It wasn’t until we were almost at my front door that I realised he was high. More than high, I realised he was high on heroin.

I followed him in, frantically miming injecting myself to my partner at the time and another friend.

He sat on the couch as we all stood silent. He started to tell some stories, there was a lot of forced laughter and sideways glances.

I felt stupid. There was my stupid lasagne in the kitchen, like some kind of kitsch Florence Nightingale band-aid for a problem that was far bigger than I’d realised.

I served it anyway. He praised it, swallowed several mouthfuls and then fell asleep mid-sentence.

While he snored, we stared. I looked for track marks on his arms, something I’d seen on television. I can’t remember now if I found any because the rest of the night was so devastating.

He woke up, grinned at us and said, ‘Well. I guess that’s why they call it going on the nod.’.

This was some sort of punishment for something.

Maybe for not hurting as much as he was.

Maybe for not being a salve for his pain.

This was definitely something he intended for us to see.

He went outside for a cigarette and I took his phone. Maybe I had a vague idea I would call his mother.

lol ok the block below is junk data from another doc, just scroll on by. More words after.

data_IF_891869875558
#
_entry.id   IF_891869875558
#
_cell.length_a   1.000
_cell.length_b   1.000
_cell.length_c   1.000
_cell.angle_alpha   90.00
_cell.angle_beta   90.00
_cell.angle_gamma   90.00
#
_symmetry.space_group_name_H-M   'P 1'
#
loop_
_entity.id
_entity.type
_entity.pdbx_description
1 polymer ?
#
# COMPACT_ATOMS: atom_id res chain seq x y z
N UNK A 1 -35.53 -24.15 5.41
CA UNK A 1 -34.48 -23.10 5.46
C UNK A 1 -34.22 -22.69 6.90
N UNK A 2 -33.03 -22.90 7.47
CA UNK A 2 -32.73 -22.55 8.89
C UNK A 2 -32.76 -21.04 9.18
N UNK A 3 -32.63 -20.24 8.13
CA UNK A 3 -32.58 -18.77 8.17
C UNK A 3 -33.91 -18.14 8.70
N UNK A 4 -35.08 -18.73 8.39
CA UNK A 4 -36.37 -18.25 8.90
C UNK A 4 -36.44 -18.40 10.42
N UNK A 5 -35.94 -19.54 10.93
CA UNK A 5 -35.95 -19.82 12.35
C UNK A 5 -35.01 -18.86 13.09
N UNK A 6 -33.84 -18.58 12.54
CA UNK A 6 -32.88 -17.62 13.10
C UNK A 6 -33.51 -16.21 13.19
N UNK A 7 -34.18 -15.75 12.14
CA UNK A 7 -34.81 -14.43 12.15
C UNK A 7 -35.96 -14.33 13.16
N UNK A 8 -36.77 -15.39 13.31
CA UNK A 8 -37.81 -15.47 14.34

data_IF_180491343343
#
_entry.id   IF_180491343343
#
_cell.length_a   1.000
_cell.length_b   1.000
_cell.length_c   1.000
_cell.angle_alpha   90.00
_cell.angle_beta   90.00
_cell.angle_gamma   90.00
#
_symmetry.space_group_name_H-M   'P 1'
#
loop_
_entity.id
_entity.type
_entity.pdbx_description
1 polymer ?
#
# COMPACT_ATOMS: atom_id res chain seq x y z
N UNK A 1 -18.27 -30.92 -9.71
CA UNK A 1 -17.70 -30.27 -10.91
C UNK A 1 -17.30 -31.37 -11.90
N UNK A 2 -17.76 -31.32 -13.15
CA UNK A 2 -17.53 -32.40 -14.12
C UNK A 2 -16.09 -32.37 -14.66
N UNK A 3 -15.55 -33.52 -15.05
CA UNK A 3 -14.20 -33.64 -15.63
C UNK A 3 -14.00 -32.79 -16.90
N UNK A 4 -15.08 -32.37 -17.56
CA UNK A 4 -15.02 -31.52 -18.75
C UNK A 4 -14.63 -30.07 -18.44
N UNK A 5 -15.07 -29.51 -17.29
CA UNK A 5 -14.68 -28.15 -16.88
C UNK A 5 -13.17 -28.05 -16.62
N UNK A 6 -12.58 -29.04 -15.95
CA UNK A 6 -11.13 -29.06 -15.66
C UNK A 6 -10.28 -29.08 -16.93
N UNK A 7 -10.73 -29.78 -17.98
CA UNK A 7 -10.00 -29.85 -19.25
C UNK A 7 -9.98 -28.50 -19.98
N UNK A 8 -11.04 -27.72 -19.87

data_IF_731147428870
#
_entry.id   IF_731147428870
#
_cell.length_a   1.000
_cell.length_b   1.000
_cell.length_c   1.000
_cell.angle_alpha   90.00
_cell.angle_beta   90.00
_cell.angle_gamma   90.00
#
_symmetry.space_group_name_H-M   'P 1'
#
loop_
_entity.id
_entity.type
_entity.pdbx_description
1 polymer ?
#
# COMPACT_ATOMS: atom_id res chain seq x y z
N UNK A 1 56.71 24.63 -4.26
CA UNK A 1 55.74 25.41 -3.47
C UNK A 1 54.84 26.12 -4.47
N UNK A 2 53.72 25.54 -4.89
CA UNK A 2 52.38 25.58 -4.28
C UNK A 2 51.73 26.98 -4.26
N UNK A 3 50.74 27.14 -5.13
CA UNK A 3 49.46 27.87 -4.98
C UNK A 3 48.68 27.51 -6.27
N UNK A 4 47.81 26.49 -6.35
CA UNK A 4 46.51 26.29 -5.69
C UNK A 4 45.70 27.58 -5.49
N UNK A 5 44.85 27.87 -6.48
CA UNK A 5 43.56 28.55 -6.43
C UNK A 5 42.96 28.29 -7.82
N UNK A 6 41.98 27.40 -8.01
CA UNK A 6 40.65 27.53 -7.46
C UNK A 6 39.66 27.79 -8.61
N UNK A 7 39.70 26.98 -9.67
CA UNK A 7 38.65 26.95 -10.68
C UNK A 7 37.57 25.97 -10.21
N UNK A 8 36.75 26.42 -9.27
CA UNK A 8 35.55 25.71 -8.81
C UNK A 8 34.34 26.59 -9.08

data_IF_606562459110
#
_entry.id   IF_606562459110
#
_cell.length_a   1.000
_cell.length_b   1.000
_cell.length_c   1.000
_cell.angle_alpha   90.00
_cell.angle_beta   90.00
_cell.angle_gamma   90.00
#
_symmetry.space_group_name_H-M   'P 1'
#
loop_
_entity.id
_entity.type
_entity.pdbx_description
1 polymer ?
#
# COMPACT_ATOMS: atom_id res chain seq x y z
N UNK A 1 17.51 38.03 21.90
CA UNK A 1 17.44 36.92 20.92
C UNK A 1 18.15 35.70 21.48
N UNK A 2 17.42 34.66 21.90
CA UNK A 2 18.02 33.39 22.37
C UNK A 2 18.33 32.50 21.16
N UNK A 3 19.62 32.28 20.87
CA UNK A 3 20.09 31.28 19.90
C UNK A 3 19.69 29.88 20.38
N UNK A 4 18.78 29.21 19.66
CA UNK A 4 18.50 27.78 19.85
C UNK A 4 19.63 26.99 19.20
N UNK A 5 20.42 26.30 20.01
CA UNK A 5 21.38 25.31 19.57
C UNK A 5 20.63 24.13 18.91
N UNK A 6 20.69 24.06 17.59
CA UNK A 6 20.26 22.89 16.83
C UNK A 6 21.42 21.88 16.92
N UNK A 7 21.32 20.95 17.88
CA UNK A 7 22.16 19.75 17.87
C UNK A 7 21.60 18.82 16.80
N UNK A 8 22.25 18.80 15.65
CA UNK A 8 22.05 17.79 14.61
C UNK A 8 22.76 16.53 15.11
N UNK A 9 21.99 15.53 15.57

Suddenly everything got very serious, very fast.

He was throwing up everywhere and I was locked in the laundry with my cat.

I was terrified, and it’s only recently that I’ve realised I wasn’t scared of him dying, I was scared of the strength of the drug, I was scared that anyone, anyone’s body, could live through that.

It was violent and chaotic, a reaction to the distress his organs were in, frantically trying to process the drug.

He threw up for the next nine hours, on and off.

When he wasn’t throwing up, he was joking around, listening to music, smoking cigarettes, pretending it wasn’t horrible and confronting that he needed to excuse himself to vomit in my bathtub over and over.

At one point I hissed at him, ‘You brought this into my house? This was supposed to be somewhere safe for you.’.

It was the only thing anyone said to him about it that night, though mutual friends later told me it’d shocked him and was the precursor to getting clean.

I don’t know if that’s true. Those are two very small sentences against the weight of that night.

He made it through.

Heroin was the length he was prepared to go to, to numb the pain he was in and I couldn’t hate him for that.

I still don’t know how you save people from it.

I’m unwilling to say how he later explained the appeal.

I will say that he was the first people who made me realise addiction is an illness and not necessarily a choice and sometimes it’s an escape from things no better or less harmful.